3. I was never one "for" breastfeeding. I mean I didn't look down upon those who did it, but it was never for me. It actually freaked me out and grossed me out a little, to be honest.

    The whole time I was pregnant, I didn't plan on breastfeeding. I signed up for formula coupons & bought bottles.

    And then I had my Everly. And she was the "best latch on the floor" as the lactation consultant told me. It was so beautiful watching my body nourish her. My sister took a very touching photo of my breastfeeding her - a few, actually, that I will cherish for the rest of my life.

    About 24 hours after she was born, I started having trouble with her latch and called for a lactation consultant. She was sick that day with a fever and about to leave (and the hospital didn't have another one). She handed me a nipple shield & a hand pump and said, "They're pretty self-explanatory," and walked out.

    A few hours later, I fed Everly her first bottle, after crying in my hospital room because she was so hungry.

    The days following, my high anxiety prevented me from sleeping at all (even with the help of sleeping pills) so I found myself giving her bottle after bottle out of ease. I didn't even try to latch her any more, I had given up just like the lactation consultant gave up on me.

    ... My milk came in beautifully. It came and went. I cried as it ran down my body in the shower.

    Everly is now a little over 2 months and has been bottle-fed her whole life, basically. I don't feel like she's going to die or get horribly sick or be unintelligent or anything horrible... but I feel like she missed out on a really, REALLY important bond. Sometimes I lay her on my chest with my shirt off, praying she'll latch onto me (because then there would be hope of relactation) but it seems she forgot. I never gave her the chance to learn.

    There is a feeling of disappointment that will never leave me, and I never thought I'd be one of those people. I am not jealous of the lack of sleep breastfeeding mothers experience (Everly is sleeping 8 hours a night already) but my next baby, I am going to make sure and put in more effort, because breastfeeding is a beautiful & natural experience that should be honored if possible.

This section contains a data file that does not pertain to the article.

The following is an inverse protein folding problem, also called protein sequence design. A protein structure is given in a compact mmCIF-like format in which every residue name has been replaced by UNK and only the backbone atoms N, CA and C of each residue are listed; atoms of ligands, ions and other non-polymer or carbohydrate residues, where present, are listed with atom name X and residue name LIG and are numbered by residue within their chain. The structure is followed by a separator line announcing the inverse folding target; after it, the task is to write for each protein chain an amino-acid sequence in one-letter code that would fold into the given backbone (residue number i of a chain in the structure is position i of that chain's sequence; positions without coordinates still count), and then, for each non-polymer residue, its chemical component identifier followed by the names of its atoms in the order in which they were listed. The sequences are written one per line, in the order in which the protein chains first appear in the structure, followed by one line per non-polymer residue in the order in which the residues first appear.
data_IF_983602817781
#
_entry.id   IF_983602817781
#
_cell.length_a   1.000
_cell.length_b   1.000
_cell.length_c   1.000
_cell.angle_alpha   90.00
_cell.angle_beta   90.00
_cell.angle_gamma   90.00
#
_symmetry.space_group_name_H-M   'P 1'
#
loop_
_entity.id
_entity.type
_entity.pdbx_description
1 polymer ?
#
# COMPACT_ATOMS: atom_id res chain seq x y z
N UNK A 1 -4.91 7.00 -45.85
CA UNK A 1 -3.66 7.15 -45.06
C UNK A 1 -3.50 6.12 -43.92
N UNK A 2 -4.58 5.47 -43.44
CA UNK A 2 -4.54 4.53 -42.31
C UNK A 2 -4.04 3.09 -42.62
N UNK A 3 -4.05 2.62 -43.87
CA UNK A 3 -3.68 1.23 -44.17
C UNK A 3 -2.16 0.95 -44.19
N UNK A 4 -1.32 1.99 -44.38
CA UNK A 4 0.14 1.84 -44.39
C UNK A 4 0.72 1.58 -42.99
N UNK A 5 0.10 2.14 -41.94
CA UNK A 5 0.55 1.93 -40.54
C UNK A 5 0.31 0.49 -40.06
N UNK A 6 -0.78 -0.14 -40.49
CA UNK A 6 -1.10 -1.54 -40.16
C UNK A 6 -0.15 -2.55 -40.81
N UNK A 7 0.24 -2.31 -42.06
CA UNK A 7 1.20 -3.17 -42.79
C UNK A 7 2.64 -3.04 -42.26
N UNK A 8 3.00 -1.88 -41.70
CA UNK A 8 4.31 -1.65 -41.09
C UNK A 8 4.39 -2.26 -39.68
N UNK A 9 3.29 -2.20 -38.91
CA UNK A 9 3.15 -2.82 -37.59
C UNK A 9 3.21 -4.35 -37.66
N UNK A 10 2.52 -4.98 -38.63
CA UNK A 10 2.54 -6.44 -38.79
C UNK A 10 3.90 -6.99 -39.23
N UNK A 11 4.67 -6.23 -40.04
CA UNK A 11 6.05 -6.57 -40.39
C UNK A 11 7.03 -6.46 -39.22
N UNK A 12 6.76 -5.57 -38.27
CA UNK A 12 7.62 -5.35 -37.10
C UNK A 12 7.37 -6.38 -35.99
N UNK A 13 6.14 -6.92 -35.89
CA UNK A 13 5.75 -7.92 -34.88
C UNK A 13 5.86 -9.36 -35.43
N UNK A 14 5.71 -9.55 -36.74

4. Nicole, that is one of the loveliest BF posts I've read. What a wonderful way to capture it :)

    Kalen, it's such a shame that you didn't get the support you needed, the first few weeks can be so difficult and sometimes you really need good people around to help you through it. It's funny how becoming a mother can change your mind about certain things. Good on you for giving it a go.

    I've breastfeed both my boys, I couldn't tell you why I chose to do so - I guess I was breastfeed and it just seemed the thing to do. In truth I was quietly confident it would all be pretty easy and no problem at all.

    What a shock. I have had it all. Massive engorged boobs, damaged nipples, blocked ducts, mastitis. I've been bitten (with teeth), gouged by little fingernails, pinched, poked, laughed at (by both babies) you name it. The only thing that got me through the first 8 weeks with Noah was shear determination, that and my constant companions "teeth clenching" and "foot stamping".

    In spite of all that, it has still been one of the most cherished experiences I have ever had. Sometimes, there is a stillness about it, almost like time stops, when it's just the two of you. It can be really special.

    I'm so pleased I was able to breastfeed. It is definitely not for everyone, and all Mums should feel they're able to choose either way without being made to feel judged. As you said, Nicole, it is a personal choice.

  5. I love this post Nicole. I must admit that we had loads of issues to begin with, the Bebito and I and my milk. We left the hospital with me expressing and him being drip fed by pipette, not even by bottle cos he wouldn't latch on to that even. We then progressed to using shields which were great to help him latch on but gave me awful mastitis (never been sicker, I swear!) and several blocked ducts...but after loads of persistence and hard work (and tears, oh the tears!) we got to a place where it was as you say, more natural. I must admit though, that when it was taking hours on end I didn't love feeding him though I did love the cuddles and knowing that I was nourishing him. In the end though, it was tough for me to give up because it became so natural. We got to 21 months before I dropped the bed time feed on him. I did it retrospectively because I knew that if at the time, I was giving him his last ever feed I'd be all emotional about it. It was always funny to me that I was emotional about something that I'd rather disliked in the beginning. In retrospect, I don't think I really understood just how much effort goes in to establishing feeding or how much time is actually spent feeding a little bubba and no one ever really educated me on it either. I am certainly more prepared for when we are pregnant again though. I am loving your posts of late! xxxxxxx